2002 Notebook: Weak XXVII
gratuitous image
2 July 2002
No. 3,181 (cartoon)
I wonder where my ideas went.

Back from where they came?

3 July 2002
Fortune Cookies in Bed
After dinner tonight with some friends in a Chinese restaurant, the waiter brought the obligatory fortune cookies. And I launched into my predictable, tedious whine: fortune cookies no longer contain fortunes.

“Try adding the suffix, ‘in bed,’” Mothy advised.

“What?” I asked.

“If it’s worth doing,” Mothy said, reading his fortune aloud, “ it’s worth overdoing ... in bed.”

Adding “in bed” seemed like a stupid, adolescent joke; I quite liked it. The silly trick worked with the other six “fortunes” as well.

    It always takes longer to get there than to get back.

    He who has imagination without learning has wings but no feet.

    It is better to understand a little than to misunderstand a lot.

    Diligence is the mother of good fortune.

    You are faithful in the execution of any public trust.

    No act of kindness, no matter how small, is ever wasted.

Nevertheless, fortune cookies are still disappointing in bed.

4 July 2002
An Unfamiliar Tooth
I found what appears to be a human tooth in my toothbrush. It’s certainly not one of mine. I put it under my pillow, just in case.

5 July 2002
Percussive Maintenance
I read a story from the Appleton, Wisconsin Post-Crescent about a man who used old technology to fix newer—and much less reliable— technology.

Gary Wilke spent over two and a half thousand dollars on a computer that never worked. After repeated—and apparently incompetent—repairs, Wilke took back the machine back to the store for the last time. There, he smashed it with a “large sledgehammer.”

Et voilà! No more computer problems.

Wilke had the right idea; he just took it a bit too far. Had he given the computer a whap and a whack whenever it misbehaved, it would probably be running fine by now. Engineers call this practice, percussive maintenance.

It works.

6 July 2002
After Heisenberg
Larry and I were talking about some sort of nonsense when he asked, apropos of not much at all, if I was familiar the uncertainly principle.

“Heisenberg’s? I looked into it,” I said. Larry didn’t get the joke.

Larry told me about Ronald Mallett, a professor at the University of Connecticut, who is working on an experiment that may lead to actual time travel, albeit only for a neutron or two. Mallet’s been thinking about going back in time for almost half a century in order to warn his father about the dangers of smoking.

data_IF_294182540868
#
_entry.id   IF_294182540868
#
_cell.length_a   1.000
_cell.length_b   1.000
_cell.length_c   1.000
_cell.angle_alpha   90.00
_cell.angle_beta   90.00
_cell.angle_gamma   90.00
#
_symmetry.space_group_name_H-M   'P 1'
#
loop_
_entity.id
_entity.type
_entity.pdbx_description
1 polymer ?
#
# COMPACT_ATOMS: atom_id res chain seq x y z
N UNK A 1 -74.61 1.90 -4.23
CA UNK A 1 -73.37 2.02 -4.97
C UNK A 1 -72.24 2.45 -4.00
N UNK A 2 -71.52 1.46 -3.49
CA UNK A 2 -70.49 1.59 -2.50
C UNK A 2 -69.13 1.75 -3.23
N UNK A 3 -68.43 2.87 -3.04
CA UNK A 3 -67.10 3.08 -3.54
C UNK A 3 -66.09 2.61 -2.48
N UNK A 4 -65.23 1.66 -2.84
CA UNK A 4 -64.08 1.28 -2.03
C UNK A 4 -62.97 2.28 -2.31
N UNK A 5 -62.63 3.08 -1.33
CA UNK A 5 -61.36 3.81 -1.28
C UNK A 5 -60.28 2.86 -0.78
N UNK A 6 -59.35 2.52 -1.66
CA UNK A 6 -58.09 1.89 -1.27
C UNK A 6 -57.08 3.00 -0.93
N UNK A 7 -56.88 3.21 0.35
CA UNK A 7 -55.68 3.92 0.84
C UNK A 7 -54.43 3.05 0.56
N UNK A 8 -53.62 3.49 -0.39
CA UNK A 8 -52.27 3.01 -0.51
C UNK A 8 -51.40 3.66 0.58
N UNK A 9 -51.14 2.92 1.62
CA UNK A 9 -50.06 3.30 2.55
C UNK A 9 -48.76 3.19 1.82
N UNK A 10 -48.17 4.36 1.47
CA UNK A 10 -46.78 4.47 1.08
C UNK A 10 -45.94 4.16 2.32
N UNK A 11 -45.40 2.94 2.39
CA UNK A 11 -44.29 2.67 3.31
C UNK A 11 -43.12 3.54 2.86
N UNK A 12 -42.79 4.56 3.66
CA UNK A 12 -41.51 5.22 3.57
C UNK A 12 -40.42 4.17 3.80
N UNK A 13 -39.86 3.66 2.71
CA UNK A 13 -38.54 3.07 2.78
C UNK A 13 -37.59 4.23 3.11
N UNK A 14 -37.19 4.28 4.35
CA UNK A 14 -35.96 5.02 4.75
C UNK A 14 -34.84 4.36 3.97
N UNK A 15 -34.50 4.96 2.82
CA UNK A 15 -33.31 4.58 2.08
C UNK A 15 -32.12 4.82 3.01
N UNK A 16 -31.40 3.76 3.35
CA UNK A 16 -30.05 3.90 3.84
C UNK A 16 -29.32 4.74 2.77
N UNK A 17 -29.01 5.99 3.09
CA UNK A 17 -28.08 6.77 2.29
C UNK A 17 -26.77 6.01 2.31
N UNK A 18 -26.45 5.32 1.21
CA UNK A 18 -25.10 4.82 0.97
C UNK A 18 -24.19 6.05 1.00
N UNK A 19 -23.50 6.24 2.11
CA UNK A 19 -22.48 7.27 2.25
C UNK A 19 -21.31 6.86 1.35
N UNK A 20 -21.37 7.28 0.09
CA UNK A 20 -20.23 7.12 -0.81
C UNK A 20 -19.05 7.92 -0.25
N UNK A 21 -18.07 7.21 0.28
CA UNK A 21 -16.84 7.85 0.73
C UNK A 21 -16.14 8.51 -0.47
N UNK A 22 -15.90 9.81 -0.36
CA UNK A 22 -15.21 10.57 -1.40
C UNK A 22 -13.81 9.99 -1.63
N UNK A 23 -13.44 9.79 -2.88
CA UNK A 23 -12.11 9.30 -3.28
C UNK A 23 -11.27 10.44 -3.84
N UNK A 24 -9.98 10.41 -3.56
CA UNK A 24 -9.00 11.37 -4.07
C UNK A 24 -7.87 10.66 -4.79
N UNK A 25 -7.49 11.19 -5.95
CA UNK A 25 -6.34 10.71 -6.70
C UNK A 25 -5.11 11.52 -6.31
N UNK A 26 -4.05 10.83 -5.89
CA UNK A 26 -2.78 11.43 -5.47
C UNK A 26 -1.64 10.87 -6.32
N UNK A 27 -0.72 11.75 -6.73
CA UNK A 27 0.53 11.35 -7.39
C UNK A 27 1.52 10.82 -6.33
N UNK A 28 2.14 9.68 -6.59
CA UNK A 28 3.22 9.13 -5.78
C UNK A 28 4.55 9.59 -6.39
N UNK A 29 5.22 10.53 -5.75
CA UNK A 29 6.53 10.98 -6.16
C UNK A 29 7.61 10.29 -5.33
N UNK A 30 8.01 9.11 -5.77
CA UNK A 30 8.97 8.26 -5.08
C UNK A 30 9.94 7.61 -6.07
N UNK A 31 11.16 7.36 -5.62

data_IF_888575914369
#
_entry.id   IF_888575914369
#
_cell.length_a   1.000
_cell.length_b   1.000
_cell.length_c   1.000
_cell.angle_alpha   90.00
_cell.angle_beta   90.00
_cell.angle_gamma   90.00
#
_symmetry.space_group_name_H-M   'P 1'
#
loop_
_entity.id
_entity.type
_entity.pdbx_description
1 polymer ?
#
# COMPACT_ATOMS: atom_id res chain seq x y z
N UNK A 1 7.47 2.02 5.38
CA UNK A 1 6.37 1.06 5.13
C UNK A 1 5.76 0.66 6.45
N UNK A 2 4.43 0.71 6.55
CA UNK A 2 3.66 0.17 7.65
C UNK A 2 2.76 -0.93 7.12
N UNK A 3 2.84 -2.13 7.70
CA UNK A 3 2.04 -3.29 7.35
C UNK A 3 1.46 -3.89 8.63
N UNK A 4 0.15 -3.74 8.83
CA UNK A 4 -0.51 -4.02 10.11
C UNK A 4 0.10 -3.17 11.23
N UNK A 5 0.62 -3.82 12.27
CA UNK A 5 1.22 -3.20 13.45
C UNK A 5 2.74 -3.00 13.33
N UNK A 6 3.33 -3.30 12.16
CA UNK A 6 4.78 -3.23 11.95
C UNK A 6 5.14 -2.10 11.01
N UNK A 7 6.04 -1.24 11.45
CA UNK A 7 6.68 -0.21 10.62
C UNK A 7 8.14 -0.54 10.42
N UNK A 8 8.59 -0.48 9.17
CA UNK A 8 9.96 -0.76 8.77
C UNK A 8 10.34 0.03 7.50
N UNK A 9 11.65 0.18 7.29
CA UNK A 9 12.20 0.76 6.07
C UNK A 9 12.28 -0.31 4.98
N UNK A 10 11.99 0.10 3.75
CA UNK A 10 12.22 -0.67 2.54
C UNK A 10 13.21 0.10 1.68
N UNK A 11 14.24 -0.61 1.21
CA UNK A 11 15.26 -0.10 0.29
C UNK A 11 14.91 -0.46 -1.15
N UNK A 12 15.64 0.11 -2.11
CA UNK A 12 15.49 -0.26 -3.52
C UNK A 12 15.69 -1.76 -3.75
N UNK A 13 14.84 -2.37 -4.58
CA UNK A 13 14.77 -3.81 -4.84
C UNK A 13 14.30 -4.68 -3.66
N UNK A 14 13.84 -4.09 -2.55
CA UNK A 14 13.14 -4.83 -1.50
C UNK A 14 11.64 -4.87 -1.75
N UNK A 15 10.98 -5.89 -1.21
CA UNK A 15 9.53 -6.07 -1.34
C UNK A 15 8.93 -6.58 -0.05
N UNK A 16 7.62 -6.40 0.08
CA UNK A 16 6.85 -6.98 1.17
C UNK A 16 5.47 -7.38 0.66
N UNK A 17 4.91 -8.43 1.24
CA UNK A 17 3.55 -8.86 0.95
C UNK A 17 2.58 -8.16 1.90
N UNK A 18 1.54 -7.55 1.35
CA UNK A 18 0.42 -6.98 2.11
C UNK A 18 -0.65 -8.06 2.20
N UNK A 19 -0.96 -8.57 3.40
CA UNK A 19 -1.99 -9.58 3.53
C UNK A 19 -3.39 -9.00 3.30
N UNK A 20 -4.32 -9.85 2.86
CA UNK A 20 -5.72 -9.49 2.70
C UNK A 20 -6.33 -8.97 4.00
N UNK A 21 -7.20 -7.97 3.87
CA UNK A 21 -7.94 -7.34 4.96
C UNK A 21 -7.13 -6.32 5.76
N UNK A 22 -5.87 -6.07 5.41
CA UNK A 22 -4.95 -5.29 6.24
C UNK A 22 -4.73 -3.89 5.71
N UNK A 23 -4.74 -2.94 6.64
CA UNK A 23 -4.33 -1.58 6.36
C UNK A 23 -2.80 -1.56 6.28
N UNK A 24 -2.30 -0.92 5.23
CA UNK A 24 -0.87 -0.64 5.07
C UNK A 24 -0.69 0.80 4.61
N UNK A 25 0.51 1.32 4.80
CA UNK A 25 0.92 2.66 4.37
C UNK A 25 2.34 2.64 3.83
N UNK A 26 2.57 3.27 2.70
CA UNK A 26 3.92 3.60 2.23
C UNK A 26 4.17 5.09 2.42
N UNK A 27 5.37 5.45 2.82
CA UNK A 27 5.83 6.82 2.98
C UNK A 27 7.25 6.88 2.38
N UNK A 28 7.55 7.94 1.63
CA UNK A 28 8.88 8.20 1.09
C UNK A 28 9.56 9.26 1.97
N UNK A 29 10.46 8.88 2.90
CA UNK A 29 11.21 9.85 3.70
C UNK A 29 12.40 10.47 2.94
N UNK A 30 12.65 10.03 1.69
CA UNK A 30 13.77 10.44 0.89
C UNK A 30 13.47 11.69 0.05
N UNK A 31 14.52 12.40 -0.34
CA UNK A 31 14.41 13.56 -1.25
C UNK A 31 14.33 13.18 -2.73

I ended my conversation with Larry by remarking that everything’s always traveling in time.

I suppose Mallett’s success will depend on generations of his descendants. If each succeeding generation travels back in time to give some advice their parents and grandparents, I should be traveling in time in no time.

7 July 2002
Why Things
Things always happen never the way I thought they wouldn’t. I never understood why until I read Jan L.A. van de Snepscheut’s observation, “In theory, there is no difference between theory and practice. But, in practice, there is.”

8 July 2002
Rhymes with Semiotics
I showed Judith my recent portrait of Elizabeth, and told her how pleased I was that I finally got around to combining words and photographs. I told her that I like the way words can tell more than a photograph can.

Judith told me that she sometimes prefers images that ask questions instead of provide answers. I appreciated Judith’s comment. For some reason, I completely forgot about the questions and answers thing.

In practice, I’m not very good with theory. It’s a wonder I didn’t pass out at the bar last week as I listened to two learned Philosophiæ Doctors talk semiotics. As Barthes said, “It is noteworthy, and certainly no accident, that bollocks rhymes with semiotics.” (I suppose that made more sense in the original French.)

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©2002 David Glenn Rinehart